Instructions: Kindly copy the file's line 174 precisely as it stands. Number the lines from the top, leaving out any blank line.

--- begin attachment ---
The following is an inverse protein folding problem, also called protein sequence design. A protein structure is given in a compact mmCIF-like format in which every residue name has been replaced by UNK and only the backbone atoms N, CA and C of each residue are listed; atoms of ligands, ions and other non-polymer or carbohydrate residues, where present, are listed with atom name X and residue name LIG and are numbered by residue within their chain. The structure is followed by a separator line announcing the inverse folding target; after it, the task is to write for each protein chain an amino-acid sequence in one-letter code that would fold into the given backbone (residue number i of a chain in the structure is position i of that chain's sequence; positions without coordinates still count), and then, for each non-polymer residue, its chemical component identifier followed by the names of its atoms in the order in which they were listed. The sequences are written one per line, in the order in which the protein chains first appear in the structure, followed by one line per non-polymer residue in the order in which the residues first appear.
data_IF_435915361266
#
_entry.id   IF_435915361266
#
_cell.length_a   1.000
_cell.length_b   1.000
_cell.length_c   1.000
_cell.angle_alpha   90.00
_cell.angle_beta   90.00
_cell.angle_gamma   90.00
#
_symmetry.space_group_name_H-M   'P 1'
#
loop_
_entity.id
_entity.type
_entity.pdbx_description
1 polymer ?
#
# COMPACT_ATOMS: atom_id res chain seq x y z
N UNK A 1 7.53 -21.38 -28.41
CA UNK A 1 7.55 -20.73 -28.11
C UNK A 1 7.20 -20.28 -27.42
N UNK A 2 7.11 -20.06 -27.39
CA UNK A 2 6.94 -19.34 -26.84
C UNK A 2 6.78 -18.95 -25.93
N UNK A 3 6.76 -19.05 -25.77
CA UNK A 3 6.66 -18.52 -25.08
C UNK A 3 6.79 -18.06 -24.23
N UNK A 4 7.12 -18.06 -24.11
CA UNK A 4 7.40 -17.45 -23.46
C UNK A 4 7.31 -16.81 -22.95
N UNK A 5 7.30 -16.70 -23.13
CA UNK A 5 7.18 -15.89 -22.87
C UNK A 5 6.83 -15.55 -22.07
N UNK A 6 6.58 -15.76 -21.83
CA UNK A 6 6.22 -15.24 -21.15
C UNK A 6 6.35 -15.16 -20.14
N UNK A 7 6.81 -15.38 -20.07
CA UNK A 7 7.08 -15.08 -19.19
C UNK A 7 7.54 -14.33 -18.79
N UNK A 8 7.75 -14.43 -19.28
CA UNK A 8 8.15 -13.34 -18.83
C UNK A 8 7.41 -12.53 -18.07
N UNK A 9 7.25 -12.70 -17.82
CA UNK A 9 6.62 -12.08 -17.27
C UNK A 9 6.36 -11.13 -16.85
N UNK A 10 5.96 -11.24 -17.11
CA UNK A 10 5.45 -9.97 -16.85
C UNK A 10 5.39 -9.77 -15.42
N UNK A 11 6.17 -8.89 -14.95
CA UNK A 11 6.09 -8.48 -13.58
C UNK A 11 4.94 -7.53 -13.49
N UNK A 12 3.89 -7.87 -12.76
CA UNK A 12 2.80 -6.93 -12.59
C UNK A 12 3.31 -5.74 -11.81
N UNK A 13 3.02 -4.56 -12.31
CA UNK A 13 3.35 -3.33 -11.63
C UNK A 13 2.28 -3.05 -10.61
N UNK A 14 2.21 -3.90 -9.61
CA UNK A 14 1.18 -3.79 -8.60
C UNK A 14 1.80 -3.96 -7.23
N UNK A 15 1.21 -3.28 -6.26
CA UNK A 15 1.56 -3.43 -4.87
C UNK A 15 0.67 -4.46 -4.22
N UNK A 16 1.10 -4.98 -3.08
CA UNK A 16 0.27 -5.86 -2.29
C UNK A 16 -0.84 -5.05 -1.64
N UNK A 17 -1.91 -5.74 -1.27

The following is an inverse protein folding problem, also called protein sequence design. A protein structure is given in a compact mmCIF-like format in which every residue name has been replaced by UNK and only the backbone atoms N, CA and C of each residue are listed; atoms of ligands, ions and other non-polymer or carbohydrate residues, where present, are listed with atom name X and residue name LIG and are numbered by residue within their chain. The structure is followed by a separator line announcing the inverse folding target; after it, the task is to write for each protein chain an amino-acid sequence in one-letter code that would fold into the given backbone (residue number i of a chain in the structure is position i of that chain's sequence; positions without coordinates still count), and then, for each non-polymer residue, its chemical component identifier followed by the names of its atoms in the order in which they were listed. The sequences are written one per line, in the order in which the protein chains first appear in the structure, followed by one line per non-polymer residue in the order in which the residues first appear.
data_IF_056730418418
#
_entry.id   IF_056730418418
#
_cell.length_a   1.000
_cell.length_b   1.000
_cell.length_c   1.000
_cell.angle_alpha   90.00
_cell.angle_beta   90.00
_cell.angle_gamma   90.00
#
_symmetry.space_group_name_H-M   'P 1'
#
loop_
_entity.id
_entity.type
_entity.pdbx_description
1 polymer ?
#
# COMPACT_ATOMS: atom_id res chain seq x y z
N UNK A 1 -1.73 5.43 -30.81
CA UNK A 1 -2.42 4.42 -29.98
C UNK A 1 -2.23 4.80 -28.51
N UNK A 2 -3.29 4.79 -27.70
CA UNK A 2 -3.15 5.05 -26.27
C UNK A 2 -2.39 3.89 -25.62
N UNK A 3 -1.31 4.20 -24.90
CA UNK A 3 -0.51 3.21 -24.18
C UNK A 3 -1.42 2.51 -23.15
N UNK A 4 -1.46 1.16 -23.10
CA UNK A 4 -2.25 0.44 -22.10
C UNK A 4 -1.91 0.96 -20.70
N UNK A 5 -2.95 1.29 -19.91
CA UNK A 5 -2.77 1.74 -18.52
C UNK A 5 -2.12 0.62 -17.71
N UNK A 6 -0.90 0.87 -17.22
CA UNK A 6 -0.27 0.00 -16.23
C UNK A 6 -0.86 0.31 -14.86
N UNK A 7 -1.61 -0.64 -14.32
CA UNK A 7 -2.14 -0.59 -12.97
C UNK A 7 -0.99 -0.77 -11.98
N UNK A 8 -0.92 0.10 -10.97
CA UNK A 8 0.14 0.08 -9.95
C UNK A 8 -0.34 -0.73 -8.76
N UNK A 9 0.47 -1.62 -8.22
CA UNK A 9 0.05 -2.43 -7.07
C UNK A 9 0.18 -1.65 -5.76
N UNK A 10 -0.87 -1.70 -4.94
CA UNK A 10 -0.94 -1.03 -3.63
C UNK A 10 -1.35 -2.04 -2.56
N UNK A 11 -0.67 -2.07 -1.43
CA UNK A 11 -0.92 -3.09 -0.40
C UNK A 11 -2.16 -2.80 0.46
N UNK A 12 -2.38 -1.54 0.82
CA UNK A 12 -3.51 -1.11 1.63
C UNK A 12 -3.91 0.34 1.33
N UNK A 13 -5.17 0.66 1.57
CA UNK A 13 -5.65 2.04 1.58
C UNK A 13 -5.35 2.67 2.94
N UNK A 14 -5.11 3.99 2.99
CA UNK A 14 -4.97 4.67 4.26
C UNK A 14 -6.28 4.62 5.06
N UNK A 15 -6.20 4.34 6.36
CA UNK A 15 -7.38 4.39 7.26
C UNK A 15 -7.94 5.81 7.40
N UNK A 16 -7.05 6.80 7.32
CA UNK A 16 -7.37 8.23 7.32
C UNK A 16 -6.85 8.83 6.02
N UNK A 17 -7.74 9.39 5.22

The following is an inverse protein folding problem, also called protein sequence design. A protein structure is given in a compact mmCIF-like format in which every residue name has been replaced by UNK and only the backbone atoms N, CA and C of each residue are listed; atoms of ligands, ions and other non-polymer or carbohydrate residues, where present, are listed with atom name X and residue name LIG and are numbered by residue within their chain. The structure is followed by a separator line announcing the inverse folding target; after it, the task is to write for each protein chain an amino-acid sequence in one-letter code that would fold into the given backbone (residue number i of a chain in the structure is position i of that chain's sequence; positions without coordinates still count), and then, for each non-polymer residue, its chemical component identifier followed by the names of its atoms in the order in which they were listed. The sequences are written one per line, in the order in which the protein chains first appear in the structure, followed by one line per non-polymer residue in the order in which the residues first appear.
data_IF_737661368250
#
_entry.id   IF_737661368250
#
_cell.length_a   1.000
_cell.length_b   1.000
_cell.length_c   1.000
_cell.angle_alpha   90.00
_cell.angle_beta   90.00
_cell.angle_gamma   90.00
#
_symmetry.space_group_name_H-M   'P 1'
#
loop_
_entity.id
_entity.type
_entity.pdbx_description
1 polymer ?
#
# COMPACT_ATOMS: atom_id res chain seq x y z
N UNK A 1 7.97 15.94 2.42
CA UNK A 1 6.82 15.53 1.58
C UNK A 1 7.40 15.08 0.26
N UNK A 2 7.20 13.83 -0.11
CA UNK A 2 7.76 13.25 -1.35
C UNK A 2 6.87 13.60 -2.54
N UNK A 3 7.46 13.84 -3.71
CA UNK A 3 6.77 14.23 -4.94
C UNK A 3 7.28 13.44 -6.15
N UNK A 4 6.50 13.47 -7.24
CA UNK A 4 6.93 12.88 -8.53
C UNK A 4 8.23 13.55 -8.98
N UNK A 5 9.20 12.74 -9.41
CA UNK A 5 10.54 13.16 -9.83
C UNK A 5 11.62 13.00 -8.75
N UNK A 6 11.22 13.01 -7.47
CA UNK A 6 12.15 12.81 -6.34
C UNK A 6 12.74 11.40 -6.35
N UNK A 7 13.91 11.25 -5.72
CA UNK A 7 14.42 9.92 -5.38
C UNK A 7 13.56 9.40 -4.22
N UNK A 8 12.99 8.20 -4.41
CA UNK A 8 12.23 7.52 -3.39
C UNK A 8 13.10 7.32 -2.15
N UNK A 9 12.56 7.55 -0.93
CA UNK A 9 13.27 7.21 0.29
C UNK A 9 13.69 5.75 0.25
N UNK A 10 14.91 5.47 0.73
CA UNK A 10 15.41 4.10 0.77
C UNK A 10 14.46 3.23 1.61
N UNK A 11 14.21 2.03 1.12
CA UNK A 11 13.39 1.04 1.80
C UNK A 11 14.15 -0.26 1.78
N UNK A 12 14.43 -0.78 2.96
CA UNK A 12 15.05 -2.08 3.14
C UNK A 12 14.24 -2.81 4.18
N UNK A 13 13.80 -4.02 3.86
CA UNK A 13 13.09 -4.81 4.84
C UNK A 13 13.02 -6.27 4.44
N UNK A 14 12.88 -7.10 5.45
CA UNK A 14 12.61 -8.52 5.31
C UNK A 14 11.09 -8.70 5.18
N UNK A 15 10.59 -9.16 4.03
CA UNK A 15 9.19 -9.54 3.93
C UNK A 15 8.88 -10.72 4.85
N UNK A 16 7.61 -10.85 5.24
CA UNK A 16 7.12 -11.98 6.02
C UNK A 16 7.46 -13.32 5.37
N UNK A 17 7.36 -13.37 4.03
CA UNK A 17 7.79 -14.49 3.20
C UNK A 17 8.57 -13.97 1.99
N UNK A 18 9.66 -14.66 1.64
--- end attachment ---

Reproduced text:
N UNK A 5 9.20 12.74 -9.41